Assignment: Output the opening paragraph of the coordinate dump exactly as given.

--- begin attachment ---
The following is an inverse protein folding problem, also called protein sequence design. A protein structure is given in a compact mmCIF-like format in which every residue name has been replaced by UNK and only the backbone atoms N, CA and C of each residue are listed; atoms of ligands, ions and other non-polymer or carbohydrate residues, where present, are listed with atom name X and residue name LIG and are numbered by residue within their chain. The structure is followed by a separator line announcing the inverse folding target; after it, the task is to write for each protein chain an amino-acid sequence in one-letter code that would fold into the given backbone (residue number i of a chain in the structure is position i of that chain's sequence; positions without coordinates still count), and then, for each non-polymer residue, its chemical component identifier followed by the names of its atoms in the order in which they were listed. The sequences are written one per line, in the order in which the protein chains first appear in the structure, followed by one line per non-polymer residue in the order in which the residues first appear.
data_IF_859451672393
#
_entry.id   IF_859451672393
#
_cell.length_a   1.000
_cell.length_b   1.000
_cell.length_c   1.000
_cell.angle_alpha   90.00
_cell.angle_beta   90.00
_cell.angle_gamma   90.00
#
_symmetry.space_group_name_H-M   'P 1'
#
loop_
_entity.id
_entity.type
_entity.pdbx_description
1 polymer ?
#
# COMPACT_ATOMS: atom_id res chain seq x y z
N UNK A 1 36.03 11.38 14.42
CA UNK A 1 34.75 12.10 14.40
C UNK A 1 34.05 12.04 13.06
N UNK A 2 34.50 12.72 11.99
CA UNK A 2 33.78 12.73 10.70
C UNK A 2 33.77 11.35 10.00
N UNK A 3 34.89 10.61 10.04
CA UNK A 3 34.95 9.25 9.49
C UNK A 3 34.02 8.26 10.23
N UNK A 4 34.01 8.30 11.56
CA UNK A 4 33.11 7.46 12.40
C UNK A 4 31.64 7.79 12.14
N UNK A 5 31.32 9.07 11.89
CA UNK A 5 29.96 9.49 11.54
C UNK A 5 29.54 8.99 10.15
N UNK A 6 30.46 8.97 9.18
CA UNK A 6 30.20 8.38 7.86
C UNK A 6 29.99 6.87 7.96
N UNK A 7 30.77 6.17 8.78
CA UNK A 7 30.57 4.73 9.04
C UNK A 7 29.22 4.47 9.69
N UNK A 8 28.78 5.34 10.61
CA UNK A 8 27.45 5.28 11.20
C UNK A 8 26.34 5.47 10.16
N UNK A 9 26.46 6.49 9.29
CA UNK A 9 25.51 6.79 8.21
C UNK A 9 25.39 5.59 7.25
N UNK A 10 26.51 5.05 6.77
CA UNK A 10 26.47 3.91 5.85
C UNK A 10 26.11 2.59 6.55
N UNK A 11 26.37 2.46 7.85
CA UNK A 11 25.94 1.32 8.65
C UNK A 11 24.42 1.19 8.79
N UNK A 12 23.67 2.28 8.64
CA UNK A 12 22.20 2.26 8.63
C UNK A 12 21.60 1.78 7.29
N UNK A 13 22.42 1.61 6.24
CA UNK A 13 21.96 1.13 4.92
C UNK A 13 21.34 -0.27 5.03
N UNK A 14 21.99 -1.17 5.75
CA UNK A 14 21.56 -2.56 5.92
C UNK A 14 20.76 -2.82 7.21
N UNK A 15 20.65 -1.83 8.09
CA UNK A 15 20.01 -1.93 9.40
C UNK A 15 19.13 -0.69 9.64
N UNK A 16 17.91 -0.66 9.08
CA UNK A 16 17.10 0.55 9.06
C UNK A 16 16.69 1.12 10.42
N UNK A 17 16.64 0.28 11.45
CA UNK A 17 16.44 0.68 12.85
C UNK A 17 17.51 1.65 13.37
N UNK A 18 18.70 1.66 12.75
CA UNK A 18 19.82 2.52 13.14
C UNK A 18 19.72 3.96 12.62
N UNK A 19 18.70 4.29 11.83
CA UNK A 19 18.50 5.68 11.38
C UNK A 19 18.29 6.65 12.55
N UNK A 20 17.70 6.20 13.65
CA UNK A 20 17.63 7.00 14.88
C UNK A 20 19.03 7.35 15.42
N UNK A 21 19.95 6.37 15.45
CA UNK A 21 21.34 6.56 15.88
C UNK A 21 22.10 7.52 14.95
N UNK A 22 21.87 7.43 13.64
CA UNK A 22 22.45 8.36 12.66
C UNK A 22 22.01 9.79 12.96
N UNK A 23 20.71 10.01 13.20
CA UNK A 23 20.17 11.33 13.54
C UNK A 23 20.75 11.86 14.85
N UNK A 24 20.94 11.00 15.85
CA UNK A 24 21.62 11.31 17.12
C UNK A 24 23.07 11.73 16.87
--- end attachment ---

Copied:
The following is an inverse protein folding problem, also called protein sequence design. A protein structure is given in a compact mmCIF-like format in which every residue name has been replaced by UNK and only the backbone atoms N, CA and C of each residue are listed; atoms of ligands, ions and other non-polymer or carbohydrate residues, where present, are listed with atom name X and residue name LIG and are numbered by residue within their chain. The structure is followed by a separator line announcing the inverse folding target; after it, the task is to write for each protein chain an amino-acid sequence in one-letter code that would fold into the given backbone (residue number i of a chain in the structure is position i of that chain's sequence; positions without coordinates still count), and then, for each non-polymer residue, its chemical component identifier followed by the names of its atoms in the order in which they were listed. The sequences are written one per line, in the order in which the protein chains first appear in the structure, followed by one line per non-polymer residue in the order in which the residues first appear.